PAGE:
April 5, 2024 / Esther Choy

Business women having a work lunch in a café, exchanging ideas and discussing their projects with a client. Young business team using a laptop as they sit around a coffee table.

Stereotypes are tied to deeply entrenched narratives that fail to capture a more complex truth. These oversimplified ideas are reinforced by one-sided stories. Case in point: The stereotypes that women are bad with money and that girls are bad at math perpetuates itself with a male-dominated investment industry. Today, 98.6% of all asset management firms in the U.S. are run by white men. Even though stories can reinforce stereotypes, telling different stories can undo these stereotypes and create a new and more balanced narrative. If you are interested in dismantling stereotypes, instead of focusing on negating the harmful stories, focus on creating new ones.

To dismantle stereotypes, we can:

  1. Engage new audiences with storytelling. Groups who have been alienated due to stereotypes can be reengaged through the use of stories
  2. Empower others to tell stories that offer counter narratives to stereotypes
  3. Use creativity to make memorable and impactful stories that challenge stereotypes

Here’s some examples of the ways storytelling is currently being used to dismantle stereotypes by thought leaders.

Engage New Audiences With Storytelling

“If you look at publications about money that are geared for women or for men, there’s a pretty big difference,” noted Sylvia Kwan, Chief Investment Officer of Ellevest, an investment firm focused on increasing women’s wealth. Articles for male audiences often discuss taking on risk, opportunity or potential, whereas financial articles targeting women readers discuss the problems women have with money. Kwan gave some examples she’s come across: “‘You’re spending too much on lattes, or buying too many shoes.”

“The investment industry just was, by default, built for men,” said Kwan. It’s no wonder women feel out of place when it comes to investing. At Ellevest, Kwan learned to engage women investors through storytelling. She sees how her clients light up when she tells stories about the impact of their investments. Women investors not only want to invest to build their wealth like their male counterparts. They want to invest to make a positive social, economic or environmental impact.

When she shares impact investing stories with her clients, “This light bulb goes on and they’re like, ‘Wow, I didn’t realize I could invest that way,’” Kwan said. By building a connection between her clients and their investments, women understand that they do indeed belong in conversations about investing.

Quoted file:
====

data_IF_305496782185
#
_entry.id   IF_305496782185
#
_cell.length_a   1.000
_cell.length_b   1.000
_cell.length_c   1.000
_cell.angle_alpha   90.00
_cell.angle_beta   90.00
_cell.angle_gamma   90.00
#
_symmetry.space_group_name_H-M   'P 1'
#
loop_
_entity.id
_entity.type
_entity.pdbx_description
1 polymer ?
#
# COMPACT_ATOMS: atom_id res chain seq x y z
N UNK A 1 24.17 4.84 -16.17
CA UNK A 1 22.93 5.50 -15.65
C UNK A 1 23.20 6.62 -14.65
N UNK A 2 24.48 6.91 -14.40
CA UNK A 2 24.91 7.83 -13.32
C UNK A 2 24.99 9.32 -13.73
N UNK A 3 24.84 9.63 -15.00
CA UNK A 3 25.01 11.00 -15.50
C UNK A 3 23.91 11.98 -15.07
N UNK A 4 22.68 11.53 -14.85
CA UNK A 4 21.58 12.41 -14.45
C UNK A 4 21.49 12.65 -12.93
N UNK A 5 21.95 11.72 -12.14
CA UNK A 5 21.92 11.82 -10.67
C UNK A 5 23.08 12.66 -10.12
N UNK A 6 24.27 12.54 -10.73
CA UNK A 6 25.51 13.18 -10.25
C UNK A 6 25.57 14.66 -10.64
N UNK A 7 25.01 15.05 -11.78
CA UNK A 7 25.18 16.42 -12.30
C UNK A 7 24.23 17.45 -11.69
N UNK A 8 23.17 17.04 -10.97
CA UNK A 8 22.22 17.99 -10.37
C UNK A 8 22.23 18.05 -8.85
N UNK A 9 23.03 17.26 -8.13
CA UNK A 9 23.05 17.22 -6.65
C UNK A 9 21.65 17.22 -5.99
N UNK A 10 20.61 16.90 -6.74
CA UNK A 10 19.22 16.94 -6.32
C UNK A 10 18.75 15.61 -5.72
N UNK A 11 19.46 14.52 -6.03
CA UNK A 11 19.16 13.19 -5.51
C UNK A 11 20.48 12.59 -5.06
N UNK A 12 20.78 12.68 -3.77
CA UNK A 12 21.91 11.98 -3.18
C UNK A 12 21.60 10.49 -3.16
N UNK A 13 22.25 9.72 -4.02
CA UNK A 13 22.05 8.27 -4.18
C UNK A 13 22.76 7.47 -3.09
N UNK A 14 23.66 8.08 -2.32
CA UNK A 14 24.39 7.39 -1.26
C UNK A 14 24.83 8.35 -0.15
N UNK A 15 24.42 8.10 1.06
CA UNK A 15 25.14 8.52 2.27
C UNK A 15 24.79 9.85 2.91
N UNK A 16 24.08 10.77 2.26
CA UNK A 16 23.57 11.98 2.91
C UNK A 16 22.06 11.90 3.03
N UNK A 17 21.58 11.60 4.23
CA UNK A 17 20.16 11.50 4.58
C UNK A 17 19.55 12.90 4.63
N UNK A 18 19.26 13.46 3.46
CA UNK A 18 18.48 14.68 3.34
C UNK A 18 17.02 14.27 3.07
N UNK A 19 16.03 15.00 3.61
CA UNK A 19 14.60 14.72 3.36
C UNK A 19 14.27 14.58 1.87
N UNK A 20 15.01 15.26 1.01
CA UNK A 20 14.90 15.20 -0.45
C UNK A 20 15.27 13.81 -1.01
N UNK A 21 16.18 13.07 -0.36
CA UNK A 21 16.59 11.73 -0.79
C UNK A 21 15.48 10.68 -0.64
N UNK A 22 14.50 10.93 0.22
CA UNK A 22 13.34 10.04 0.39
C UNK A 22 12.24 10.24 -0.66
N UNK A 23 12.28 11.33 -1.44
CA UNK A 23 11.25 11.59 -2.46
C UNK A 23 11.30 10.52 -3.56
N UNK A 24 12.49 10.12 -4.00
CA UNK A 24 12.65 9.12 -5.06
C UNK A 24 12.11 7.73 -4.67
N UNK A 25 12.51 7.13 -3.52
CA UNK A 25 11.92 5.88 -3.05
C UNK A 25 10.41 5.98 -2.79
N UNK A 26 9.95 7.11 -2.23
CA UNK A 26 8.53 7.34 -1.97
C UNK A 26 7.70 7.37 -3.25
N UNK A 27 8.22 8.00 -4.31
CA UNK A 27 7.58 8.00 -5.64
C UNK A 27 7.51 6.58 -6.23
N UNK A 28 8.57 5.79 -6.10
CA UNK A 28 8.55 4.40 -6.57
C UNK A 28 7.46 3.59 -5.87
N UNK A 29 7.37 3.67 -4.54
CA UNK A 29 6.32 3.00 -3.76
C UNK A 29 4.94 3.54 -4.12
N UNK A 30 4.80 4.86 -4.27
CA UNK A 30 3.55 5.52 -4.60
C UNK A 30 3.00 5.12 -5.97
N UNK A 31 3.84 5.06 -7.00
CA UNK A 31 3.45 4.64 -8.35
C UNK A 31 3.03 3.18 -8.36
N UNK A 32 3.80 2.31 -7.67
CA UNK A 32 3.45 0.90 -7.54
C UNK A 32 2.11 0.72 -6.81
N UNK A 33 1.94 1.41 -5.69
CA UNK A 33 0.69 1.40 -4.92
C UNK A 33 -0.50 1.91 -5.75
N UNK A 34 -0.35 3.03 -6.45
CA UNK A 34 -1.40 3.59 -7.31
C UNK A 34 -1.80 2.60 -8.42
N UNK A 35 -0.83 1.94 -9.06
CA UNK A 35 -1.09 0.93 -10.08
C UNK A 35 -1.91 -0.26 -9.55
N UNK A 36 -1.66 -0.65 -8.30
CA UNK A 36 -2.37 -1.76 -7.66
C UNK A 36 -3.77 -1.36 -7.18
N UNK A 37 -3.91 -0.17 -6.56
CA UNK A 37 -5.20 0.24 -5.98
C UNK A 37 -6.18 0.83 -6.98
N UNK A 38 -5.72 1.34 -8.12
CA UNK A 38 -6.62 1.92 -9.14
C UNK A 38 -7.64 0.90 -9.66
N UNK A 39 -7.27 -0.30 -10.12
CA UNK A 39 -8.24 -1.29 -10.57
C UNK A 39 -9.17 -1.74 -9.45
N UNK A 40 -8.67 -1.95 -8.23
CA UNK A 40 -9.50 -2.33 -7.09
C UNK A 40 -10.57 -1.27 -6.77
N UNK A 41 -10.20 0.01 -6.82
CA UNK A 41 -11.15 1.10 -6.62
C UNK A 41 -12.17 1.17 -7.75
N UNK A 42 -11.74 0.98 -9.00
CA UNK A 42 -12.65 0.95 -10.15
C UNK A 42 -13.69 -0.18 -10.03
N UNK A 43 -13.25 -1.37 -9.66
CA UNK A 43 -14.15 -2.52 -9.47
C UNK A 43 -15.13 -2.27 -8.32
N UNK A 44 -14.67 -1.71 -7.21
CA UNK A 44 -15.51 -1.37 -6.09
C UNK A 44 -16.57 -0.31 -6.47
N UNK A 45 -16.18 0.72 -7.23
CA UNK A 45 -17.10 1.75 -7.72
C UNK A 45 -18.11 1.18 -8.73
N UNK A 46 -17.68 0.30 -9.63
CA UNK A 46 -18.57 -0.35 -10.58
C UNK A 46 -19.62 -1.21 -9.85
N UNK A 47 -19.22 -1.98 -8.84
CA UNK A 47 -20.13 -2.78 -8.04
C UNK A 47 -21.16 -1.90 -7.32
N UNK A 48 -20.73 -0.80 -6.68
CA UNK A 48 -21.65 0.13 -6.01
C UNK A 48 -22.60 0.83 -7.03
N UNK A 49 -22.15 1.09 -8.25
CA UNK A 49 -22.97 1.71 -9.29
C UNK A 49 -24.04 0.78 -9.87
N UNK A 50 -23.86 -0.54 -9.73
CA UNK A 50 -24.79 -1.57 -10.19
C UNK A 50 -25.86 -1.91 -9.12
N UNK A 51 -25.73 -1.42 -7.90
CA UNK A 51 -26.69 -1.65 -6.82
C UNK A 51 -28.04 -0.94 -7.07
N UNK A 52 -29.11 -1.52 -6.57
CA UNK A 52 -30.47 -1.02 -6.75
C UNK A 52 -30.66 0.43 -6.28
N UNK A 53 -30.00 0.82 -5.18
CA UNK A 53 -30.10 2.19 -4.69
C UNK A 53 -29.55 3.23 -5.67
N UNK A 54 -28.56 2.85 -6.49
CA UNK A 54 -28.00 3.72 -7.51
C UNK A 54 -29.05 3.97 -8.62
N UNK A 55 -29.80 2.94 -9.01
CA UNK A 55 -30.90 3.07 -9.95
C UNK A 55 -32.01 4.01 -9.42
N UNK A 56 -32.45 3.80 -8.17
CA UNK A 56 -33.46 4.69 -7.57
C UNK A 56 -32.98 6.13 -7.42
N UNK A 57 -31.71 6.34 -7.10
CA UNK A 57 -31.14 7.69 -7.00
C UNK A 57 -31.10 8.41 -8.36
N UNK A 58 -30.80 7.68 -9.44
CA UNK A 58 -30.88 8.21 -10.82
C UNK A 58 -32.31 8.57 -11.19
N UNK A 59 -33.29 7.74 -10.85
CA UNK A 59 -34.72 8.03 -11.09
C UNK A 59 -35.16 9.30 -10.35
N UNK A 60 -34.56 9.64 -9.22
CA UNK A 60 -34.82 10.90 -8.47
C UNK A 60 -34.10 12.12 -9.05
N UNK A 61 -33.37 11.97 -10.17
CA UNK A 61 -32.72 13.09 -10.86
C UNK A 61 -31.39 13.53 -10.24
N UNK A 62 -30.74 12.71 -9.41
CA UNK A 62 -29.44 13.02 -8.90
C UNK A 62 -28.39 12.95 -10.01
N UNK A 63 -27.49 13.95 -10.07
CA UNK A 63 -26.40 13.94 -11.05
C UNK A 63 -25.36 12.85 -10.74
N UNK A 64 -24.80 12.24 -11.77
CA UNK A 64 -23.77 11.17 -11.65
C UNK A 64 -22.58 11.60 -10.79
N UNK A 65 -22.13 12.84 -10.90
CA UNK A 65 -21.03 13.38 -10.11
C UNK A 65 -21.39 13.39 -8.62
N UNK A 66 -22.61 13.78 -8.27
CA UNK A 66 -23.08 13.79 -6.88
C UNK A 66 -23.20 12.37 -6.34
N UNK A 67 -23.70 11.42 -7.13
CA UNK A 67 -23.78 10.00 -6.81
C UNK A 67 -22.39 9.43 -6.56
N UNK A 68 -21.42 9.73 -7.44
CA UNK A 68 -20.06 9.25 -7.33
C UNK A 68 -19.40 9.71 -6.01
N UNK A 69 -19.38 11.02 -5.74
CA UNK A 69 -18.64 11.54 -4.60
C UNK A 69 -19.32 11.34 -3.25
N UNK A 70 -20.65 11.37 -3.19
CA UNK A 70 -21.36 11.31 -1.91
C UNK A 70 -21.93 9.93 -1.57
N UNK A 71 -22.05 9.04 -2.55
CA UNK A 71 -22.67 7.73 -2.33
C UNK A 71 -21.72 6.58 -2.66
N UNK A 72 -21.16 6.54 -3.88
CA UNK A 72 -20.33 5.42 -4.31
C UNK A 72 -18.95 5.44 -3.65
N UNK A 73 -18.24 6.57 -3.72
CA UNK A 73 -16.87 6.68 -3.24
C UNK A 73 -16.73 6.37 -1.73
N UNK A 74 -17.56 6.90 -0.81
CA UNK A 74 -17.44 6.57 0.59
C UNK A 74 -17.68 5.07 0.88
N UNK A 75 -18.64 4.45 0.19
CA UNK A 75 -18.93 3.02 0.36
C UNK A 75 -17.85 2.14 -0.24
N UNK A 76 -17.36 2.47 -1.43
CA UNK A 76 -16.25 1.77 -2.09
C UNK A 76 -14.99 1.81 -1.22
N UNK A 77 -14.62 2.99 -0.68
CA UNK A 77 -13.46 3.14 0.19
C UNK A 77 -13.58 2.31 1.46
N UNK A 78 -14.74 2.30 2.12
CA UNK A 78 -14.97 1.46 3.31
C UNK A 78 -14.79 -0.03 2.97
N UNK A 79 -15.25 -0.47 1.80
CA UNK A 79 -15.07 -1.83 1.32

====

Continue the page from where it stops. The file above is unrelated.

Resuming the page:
Empower Others To Tell Stories

The more women start engaging with investing, the more they are likely to share their stories and experiences with investing. When women see other women talking about investing, doing the research, making the choices about their investment, it empowers them to believe they can do the same. They see themselves reflected in an industry where they have previously felt excluded. “The more women see themselves reflected in the stories,” Kwan shared, “whether it’s women investing, women starting businesses, women managing funds, women running investment firms, women investing in women, the more that [narrative] is going to change.”

Through her role at Ellevest, Kwan empowers women to take control of their own investments. By facilitating women to take the lead on their own finances she’s working to counter the stereotypes about women and money. These empowered women are demonstrating to other women that another story is available to them. With their actions, they are dismantling stereotypes.

A banner describing Story Lab, a complimentary service to workshop stories with a facilitator.

Use Creativity To Double Your Impact

The new campaign by CoorDown is dismantling stereotypes about people with Downs Syndrome. The short film contains powerful imagery of a woman with Down Syndrome. She learns Shakespeare, lives independently, boxes, and dances in a club. Activities that directly contradict stereotypes about the limited abilities of people with Downs Syndrome.

To underscore these powerful images, the narrator repeats the phrase, “You assume that I can’t…” Playing on the commonly held idea that “making assumptions” is wrong, the film shows how assumptions limit people’s ability to live full lives.

But surprisingly, the film doesn’t ask the viewer to stop making assumptions. Instead, the narrator asks the viewer to make new assumptions: “Assume that I can, so maybe I will.” The surprise of turning assumptions into the powerful force to do good and support people with Downs Syndromes doubles the impact of the campaign. It’s a resonant and memorable tagline.


The Takeaway

The common thread of these three keys to dismantling stereotypes is this: The most effective way to dismantle stereotypes isn’t to focus on saying, “No, that’s not true.” That only repeats the misinformed narratives. Instead of focusing on negating the harmful stereotypes, focus on creating new stories. These stories will help your audience to imagine an alternative that questions and counters the stereotypes.

Esther Choy

Esther Choy founded Leadership Story Lab in 2010 to help others leverage the art of storytelling to create extraordinary opportunities.
Karla Trotman and Robert Pasin

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"This is an amazing and insightful post! I hadn’t thought of that so you broadened my perspective. I always appreciate your insight!" - Dan B.

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